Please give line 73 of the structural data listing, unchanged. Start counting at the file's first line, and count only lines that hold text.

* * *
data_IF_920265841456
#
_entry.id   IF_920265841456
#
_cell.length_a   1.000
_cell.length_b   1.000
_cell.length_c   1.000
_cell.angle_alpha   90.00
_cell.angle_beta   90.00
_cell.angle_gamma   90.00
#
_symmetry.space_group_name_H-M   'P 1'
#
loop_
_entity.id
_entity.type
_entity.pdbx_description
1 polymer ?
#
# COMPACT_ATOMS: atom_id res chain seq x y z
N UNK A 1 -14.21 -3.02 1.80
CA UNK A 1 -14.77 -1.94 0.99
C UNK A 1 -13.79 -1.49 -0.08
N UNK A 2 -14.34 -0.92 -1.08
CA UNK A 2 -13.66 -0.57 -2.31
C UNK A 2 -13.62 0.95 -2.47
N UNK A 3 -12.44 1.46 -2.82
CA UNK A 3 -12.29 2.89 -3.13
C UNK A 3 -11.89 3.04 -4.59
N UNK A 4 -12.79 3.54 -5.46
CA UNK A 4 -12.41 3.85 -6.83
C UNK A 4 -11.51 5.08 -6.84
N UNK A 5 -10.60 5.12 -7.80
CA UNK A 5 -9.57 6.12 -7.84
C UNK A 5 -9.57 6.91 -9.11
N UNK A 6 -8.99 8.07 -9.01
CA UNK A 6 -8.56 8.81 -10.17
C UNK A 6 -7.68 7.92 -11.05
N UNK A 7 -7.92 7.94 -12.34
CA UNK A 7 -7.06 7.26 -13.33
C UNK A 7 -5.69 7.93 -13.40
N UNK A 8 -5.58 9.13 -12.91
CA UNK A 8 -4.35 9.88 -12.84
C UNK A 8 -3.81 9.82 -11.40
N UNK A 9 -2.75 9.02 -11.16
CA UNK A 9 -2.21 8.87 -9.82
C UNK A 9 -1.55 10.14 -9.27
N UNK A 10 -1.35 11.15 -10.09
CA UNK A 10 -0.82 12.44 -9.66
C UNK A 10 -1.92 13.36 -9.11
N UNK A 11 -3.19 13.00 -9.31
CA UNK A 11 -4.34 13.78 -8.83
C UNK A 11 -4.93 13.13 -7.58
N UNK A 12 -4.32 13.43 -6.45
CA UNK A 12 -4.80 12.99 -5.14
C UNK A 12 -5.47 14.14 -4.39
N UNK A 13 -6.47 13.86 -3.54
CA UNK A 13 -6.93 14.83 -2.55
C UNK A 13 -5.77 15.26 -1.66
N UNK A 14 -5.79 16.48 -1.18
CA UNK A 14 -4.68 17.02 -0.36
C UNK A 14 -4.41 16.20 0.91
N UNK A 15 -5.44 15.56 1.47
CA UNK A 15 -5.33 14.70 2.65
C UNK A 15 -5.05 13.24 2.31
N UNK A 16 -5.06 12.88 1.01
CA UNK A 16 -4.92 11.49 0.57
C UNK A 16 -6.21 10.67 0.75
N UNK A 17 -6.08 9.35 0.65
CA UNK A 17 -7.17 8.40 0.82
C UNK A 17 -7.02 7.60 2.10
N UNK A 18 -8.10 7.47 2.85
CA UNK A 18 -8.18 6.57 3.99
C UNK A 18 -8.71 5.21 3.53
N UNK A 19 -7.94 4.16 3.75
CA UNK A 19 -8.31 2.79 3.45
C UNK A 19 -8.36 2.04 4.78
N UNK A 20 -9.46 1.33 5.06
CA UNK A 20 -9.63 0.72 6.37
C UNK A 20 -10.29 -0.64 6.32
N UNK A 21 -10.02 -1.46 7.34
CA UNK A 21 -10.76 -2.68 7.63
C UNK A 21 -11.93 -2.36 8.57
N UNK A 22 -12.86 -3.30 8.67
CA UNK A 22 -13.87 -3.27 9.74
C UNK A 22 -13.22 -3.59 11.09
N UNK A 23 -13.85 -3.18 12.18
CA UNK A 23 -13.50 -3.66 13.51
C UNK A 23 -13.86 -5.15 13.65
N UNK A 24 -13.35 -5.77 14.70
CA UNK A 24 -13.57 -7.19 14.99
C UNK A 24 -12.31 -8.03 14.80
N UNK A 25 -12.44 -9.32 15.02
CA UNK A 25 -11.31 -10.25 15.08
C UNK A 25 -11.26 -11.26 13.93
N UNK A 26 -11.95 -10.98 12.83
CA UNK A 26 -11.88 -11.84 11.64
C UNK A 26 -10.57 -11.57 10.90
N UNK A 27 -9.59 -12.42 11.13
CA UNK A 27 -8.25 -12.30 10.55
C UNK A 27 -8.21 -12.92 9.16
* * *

CA UNK A 18 -8.18 6.57 3.99